When it comes to creating a strong marketing strategy for your business, understanding your customers is the name of the game.
With this said, I present to you my buzz-phrase of 2020: Crowd-Led Marketing.
What is Crowd-Led Marketing?
As businesses, the majority of us still use a shotgun approach to email newsletters, sending out a vast amount in order to get a vast return. This is often due to a lack of technology, a lack of resources or a lack of time.
In a nutshell, Crowd-Led Marketing entails making use of all the information you currently have about your customers (or ‘crowd’) to decide what type of email content would resonate best with your subscriber base - or what time is best to contact them.
How does Crowd-Led Marketing work?
To help you understand how Crowd-Led Marketing works in practice, let’s take a look at a use case.
Let’s imagine I am an online retailer. As such, I have peaks and troughs in terms of organic and paid-for traffic, and these are easily visible in web-tracking tools such as Google Analytics. In order to lessen these low-traffic periods, I want to utilise email marketing to drive traffic in an affordable way.
We all know that discounts and deals are one way to entice a customer, but as an online retailer with many brands, products and services on offer, I have to be careful here. If I simply rotate the items I put on sale every day, my promotional emails will just get lost amongst my customers’ other day-to-day emails from my competitors.
So, what I’ve got to do to stand out and boost my email open rates and click-through rates is send out emails that are a) time-sensitive, b) appealing to my customers’ unique preferences and c) consistently engaging.
In this case, I might decide to run regular flash sales to grab my customers’ attention on a weekly basis.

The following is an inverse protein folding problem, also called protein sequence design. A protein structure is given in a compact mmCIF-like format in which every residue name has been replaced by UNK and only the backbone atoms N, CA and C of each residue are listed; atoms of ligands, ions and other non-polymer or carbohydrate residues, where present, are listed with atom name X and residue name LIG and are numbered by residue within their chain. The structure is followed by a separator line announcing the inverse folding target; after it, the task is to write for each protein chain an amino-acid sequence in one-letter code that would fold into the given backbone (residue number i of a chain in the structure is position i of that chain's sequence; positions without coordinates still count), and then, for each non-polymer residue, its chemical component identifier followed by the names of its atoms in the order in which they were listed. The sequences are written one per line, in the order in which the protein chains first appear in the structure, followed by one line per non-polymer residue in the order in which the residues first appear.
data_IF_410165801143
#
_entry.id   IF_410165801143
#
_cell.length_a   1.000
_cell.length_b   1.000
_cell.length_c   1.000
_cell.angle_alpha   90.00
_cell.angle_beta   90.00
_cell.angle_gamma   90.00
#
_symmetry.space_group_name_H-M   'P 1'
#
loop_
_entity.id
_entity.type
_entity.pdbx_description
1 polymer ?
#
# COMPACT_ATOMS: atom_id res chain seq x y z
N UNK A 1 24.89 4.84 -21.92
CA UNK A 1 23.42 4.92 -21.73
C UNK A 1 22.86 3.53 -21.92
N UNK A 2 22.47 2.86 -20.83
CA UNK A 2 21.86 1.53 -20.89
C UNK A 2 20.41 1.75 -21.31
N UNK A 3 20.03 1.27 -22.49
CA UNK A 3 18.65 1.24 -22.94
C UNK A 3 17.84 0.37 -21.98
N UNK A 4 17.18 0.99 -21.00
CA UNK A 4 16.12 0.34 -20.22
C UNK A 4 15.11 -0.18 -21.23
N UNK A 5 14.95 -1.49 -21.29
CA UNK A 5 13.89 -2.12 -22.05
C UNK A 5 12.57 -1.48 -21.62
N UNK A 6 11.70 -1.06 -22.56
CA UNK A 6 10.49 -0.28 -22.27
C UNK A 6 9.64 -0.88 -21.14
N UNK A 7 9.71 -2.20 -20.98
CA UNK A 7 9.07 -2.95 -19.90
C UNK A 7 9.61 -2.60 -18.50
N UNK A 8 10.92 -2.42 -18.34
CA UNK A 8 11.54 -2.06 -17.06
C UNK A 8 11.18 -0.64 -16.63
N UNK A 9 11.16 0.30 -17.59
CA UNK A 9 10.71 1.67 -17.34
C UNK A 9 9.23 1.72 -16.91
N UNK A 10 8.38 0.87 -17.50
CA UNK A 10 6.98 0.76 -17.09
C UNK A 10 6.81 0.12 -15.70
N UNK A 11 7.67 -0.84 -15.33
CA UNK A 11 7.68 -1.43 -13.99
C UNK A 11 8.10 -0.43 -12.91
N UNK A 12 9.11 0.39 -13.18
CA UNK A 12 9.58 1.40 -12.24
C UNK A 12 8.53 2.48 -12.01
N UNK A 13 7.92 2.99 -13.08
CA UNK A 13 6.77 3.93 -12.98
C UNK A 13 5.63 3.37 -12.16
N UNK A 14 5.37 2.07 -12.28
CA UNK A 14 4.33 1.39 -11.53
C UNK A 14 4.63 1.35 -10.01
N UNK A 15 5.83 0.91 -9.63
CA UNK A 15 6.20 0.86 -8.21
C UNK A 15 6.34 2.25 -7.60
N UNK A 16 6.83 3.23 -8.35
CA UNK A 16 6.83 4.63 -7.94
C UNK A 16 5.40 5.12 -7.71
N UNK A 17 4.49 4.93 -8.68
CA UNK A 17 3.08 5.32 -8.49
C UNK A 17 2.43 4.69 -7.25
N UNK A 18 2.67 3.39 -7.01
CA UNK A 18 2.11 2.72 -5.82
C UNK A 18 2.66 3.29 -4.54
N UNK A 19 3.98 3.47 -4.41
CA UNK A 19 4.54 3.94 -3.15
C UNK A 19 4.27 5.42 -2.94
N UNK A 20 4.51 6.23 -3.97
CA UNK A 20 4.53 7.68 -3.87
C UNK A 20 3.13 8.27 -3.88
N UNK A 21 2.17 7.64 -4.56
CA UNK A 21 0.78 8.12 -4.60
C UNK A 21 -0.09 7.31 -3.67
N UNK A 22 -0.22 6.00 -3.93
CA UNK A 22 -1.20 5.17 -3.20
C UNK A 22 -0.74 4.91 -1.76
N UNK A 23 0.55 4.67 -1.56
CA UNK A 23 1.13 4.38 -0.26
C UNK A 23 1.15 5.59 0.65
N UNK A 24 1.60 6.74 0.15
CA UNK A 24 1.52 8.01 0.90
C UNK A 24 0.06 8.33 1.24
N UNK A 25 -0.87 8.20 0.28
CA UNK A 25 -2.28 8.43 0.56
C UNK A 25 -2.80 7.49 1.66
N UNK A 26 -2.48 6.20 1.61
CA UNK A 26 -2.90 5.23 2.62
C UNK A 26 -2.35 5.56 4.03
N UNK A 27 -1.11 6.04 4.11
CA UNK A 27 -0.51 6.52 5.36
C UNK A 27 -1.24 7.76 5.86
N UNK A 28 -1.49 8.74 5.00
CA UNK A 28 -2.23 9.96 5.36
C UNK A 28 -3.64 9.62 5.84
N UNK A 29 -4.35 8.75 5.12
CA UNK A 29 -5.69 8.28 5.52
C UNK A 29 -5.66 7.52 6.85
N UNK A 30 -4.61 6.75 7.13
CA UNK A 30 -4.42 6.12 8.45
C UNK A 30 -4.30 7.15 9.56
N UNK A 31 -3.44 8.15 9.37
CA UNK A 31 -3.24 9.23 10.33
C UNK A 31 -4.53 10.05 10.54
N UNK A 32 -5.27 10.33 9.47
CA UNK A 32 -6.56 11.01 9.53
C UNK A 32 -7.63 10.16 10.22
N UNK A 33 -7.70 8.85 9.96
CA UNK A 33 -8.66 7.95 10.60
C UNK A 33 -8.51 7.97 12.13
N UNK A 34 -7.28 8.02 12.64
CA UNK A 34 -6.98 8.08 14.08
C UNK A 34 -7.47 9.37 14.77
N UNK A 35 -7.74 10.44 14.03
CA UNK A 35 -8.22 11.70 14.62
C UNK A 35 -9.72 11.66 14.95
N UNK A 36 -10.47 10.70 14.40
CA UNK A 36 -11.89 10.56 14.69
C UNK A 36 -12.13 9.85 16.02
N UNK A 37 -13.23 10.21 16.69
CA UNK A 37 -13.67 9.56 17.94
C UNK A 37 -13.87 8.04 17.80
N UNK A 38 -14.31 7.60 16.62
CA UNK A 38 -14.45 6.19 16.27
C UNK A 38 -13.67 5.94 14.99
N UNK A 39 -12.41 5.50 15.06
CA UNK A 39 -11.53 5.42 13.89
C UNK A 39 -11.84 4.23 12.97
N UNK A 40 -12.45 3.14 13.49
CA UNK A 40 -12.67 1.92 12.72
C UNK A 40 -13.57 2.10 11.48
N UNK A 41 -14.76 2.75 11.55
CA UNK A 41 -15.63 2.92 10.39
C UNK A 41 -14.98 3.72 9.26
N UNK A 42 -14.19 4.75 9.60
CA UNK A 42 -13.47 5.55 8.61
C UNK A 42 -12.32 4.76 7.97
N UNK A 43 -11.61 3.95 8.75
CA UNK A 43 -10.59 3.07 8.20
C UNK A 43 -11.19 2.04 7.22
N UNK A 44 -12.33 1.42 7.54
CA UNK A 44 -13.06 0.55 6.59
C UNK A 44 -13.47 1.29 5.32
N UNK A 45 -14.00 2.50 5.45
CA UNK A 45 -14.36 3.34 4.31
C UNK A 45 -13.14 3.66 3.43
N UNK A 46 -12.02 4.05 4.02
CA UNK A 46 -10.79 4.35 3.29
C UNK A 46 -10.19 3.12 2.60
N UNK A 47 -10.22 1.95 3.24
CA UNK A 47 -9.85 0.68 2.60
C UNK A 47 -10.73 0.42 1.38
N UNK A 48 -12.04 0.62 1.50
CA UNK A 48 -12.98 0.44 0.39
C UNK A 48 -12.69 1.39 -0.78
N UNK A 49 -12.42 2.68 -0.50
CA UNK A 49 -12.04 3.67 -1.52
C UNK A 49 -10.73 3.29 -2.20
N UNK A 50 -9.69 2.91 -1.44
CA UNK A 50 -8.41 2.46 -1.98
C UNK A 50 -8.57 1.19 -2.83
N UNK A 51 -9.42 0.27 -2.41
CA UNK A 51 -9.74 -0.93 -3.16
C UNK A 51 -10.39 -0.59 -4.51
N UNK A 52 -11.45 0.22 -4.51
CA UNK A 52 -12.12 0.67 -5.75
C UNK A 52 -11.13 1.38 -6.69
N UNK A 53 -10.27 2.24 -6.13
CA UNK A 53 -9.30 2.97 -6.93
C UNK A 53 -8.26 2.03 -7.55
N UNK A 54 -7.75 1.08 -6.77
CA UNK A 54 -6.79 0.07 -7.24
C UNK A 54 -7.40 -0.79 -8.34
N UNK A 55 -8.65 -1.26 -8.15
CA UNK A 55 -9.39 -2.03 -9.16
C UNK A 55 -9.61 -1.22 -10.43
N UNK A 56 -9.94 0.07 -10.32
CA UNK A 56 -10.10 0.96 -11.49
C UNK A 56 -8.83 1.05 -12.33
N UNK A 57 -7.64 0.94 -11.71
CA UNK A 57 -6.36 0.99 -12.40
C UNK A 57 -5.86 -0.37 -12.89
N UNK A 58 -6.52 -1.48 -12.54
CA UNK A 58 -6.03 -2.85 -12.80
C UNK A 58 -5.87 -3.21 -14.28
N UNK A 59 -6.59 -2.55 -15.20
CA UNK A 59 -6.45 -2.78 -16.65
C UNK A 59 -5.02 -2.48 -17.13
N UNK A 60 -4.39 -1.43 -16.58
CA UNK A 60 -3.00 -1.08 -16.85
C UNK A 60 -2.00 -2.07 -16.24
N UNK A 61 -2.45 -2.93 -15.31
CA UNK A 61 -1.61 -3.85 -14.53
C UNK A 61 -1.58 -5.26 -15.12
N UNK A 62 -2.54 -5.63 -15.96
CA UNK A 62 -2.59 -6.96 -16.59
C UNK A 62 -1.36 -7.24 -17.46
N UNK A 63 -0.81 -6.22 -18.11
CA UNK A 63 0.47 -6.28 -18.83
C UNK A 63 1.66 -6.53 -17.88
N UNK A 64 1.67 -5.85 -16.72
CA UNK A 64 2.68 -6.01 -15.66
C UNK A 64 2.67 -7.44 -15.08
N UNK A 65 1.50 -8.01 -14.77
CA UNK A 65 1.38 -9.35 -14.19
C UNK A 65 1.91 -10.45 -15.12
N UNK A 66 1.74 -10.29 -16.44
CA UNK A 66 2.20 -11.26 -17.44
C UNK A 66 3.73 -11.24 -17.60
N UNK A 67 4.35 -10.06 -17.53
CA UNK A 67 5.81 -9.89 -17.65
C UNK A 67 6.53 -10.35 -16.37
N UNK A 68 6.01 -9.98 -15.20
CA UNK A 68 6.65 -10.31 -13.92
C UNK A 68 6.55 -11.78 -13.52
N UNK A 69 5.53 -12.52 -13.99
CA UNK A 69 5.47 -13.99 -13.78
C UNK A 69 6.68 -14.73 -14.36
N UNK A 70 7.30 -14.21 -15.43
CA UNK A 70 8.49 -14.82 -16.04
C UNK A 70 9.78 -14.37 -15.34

Let’s take a closer look at how letting my customers know about a store-wide flash sale would help me meet the needs outlined above:
When done correctly, flash sales instill a sense of urgency, encouraging more customers to head straight to my store to catch the deal while it’s hot.
Keep in mind that I’m sticking to my crowdsourced mentality here, and am using this method on a day where I would generally see low traffic on my store. As soon as my subscribers see the unmissable deal I’m offering them, my site traffic will start to rise.
Appealing to customer preferences:
Of course, to see any real difference in my email’s open and engagement rates, I need to find out what my customers are actually looking at on my store.
If the majority of my customers are searching for a particular product or brand on my site, I need to show them those items first in order to get the higher results.
But remember, according to the golden rule of Crowd-Led Marketing, you need to market to your customers based on current data about their actions and behaviours - rather than simply going after what you think they’re going to like.
For example, simple logic might lead you to think that you should promote your raincoats on a day when it's raining. But if you take a look at the data, you may notice people are actually buying shorts that day due to the weather forecast for the week after - and this would change your marketing approach for that day completely.
So, where can you find out information about your customers’ preferences? I’d recommend starting by taking a look at the keywords people use to find your site, using a heatmapping tool (such as HotJar) to see what they’re clicking on, and inspecting the words/brands/items your buyers are searching for on your site. Additionally, we recommend implementing voice messaging on your website to hear feedback and insights from your customers directly.